Pocahontas County, West Virginia is one of the counties that hosts the Monongahela National Forest, which welcomes more than a million visitors to our state each year. However, the Monongahela National Forest occupies over 50 percent of Pocahontas County. And, because the forest is federally owned, it is tax-exempt, leaving few opportunities for the 9,000 residents of Pocahontas County to pursue economic development.
Because the federal government shares any receipts it receives with local counties, traditionally, communities with large portions of federal lands derived a significant portion of their revenues from the timber harvesting occurring in national forests. But, when federal timber harvesting shut down in the 1990s, rural counties faced a fiscal crisis. To address the loss in revenue, Congress enacted the Secure Rural Schools (SRS) program which provides federal funding to offset the loss. Fourteen rural counties in West Virginia — Barbour, Grant, Greenbrier, Hampshire, Hardy, Mercer, Monroe, Nicholas, Pendleton, Pocahontas, Preston, Randolph, Tucker and Webster — receive over $1.7 million annually in SRS funding to finance critical services.
Last month, I invited Pocahontas County High School science teacher Justin Dilley to testify before the Energy and Natural Resources Committee about the importance of SRS funding to Pocahontas County High School and other rural high schools across the country.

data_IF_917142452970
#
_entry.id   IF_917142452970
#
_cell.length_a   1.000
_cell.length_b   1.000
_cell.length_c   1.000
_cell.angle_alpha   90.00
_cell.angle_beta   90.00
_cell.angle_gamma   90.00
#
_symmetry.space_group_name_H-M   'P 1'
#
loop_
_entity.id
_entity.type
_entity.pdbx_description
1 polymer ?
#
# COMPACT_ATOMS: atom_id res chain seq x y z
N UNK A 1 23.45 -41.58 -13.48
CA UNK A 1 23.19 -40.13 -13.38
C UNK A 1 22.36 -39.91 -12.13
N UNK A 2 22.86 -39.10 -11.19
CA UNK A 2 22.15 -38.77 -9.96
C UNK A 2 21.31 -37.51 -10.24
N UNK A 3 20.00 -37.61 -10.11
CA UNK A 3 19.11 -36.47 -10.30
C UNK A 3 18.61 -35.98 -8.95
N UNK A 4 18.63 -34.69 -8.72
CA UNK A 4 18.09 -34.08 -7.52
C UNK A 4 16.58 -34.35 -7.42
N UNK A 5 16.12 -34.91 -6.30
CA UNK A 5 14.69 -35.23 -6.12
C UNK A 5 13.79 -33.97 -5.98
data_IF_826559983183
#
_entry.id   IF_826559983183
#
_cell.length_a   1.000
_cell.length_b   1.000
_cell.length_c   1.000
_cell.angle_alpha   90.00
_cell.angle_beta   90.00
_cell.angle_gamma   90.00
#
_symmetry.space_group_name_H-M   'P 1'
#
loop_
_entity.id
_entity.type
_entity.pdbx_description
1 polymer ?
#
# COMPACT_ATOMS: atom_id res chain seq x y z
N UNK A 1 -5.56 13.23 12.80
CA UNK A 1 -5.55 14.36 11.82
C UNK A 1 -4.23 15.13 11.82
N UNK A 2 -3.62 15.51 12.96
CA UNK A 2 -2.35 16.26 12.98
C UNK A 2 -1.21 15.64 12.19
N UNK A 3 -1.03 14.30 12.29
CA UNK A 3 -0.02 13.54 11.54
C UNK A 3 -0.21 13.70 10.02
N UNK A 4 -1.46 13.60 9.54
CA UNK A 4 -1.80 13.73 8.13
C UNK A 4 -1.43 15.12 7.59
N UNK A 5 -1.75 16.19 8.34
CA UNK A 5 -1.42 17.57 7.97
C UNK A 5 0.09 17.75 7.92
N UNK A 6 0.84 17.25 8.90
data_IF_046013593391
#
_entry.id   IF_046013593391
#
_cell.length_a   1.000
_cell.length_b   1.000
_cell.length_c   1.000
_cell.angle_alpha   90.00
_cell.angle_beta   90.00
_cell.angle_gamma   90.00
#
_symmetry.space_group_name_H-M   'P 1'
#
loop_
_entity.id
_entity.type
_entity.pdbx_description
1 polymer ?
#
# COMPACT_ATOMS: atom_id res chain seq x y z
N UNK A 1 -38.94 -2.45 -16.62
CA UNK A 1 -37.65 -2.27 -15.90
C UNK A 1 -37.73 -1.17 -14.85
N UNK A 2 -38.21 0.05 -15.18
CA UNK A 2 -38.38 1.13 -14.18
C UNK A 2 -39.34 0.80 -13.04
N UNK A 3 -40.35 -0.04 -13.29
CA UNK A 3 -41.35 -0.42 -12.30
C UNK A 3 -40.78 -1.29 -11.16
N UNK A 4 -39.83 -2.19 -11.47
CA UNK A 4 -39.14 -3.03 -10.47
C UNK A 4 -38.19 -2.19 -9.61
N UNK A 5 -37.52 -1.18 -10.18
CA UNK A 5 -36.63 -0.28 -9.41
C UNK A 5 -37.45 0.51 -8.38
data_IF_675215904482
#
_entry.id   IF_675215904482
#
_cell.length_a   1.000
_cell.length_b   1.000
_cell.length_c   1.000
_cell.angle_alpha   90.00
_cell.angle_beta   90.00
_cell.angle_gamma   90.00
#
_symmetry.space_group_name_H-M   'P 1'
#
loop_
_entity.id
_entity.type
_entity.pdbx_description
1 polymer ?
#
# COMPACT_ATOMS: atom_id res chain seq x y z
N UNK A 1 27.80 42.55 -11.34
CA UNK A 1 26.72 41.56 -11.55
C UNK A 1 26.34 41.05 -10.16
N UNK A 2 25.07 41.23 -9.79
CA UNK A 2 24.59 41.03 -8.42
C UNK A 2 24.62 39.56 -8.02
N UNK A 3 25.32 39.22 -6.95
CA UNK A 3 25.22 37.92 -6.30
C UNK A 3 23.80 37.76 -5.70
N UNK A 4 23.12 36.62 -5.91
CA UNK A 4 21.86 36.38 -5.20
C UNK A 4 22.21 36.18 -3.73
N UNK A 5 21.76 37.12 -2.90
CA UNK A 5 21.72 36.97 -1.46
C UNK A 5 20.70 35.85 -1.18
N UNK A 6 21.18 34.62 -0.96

Congress allowed the law authorizing SRS payments to expire earlier this year. Mr. Dilley said that, as a result, his school district is facing a decrease in funding from $750,000 to just $72,000. The uncertainty around funding makes it nearly impossible for school officials to make long-term plans. Pocahontas County has already had to eliminate five full-time positions in the areas of art, special education, and maintenance.
If SRS is not renewed, Pocahontas County and other school districts across West Virginia stand to lose more school personnel. Our students will have fewer opportunities. To prevent this from happening, I’m sponsoring a commonsense bill with a bipartisan group of my Senate colleagues to reauthorize Secure Rural Schools for another two years and ensure that our rural counties receive the necessary funding to give our students the education they deserve.
However, as important as it is to renew SRS, simply reauthorizing the program is not enough.
While SRS assists those counties impacted by the loss of the timber industry, these SRS counties are not the only ones facing economic challenges. Many communities in my state are grappling with recent downturns in coal production. With this in mind, I have advocated for extending SRS eligibility to counties impacted by the weakening of the coal industry.
For over a century, West Virginia has been the energy backbone of our great nation. Our coal-producing counties have produced the energy that powered our nation to greatness. It’s simply wrong for the federal government to turn its back on them now.
As the disparities between rural and urban America continue to grow, Congress must recognize that we are all in this together. That’s what SRS is about, and I trust that my colleagues will rise to the occasion and take advantage of this important opportunity to secure the SRS program and provide stable funding for our schools and communities across the country.
Manchin (D-W.Va.) is the state’s senior senator.